Retail rights itself as bad weather clears up according Springboard
In normal circumstances a rise in footfall of +25.5 per cent from the previous week would be regarded as super-performance; but, in reality, it was simply footfall righting itself following negative impact of the same magnitude due the severe weather the week before. A more accurate reading is therefore the annual shift, which was just -0.7 per cent across all UK retail destinations.
With snow remaining on the ground in many parts of the UK, shoppers sought either the covered environments of shopping centres or the accessibility and ease of parking of retail parks. This meant that high street footfall continued to be impacted, declining by -4.9 per cent over the year compared with rises of +3.6 per cent in shopping centres and +3.8 per cent in retail parks.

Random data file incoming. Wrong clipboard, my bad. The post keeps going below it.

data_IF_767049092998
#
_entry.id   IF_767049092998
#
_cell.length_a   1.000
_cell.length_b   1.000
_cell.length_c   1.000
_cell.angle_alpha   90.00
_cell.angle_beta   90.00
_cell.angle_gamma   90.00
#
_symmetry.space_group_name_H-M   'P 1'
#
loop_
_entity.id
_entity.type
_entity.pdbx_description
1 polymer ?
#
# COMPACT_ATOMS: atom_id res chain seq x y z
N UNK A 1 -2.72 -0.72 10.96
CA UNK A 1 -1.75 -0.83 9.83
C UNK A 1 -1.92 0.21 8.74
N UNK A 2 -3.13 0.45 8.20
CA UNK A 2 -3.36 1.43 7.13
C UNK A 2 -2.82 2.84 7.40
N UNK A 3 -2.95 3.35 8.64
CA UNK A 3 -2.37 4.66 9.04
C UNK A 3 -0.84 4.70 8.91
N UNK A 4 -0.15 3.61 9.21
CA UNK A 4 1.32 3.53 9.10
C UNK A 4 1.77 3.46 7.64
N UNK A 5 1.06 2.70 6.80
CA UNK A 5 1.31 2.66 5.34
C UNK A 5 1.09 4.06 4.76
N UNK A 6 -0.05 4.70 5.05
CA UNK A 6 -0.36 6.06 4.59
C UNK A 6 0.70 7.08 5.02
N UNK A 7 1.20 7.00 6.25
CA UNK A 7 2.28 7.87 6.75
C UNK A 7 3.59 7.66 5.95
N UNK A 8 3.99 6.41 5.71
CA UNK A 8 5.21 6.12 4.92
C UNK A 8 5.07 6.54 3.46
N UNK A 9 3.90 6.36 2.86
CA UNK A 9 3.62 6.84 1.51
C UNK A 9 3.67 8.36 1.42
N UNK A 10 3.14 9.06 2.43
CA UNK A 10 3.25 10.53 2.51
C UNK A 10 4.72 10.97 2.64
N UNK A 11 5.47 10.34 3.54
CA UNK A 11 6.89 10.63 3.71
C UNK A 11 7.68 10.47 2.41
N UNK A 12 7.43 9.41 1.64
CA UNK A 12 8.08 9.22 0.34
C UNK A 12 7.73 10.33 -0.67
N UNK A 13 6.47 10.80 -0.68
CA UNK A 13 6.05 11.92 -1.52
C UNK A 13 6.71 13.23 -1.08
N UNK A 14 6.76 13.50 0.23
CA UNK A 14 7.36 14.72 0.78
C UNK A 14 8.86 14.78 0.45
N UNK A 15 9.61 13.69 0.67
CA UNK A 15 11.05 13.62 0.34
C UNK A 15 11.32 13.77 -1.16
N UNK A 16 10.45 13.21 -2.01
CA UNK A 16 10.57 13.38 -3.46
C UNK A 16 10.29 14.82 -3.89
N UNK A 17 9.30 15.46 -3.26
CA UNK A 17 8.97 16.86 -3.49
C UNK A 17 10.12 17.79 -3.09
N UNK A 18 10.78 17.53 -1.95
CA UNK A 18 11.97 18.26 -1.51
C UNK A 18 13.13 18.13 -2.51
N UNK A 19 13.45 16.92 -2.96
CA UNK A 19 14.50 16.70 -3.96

High street footfall declined in all but two geographies (+0.6 per cent in the South West and +4.5 per cent in Ireland). High streets in Greater London and the South East were the hardest hit (-6.9 per cent in London and -6.8 per cent in the South East), although those in Scotland and Wales followed closely behind (-5.5 per cent and -5.4 per cent respectively).
The contrast in performance between high streets and the other two destination types was comprehensive, as shopping centre and retail park footfall rose annually in every UK geography; with retail park footfall increasing by as much as +7 per cent in Greater London and shopping centre footfall by as much as +6 per cent in the South East.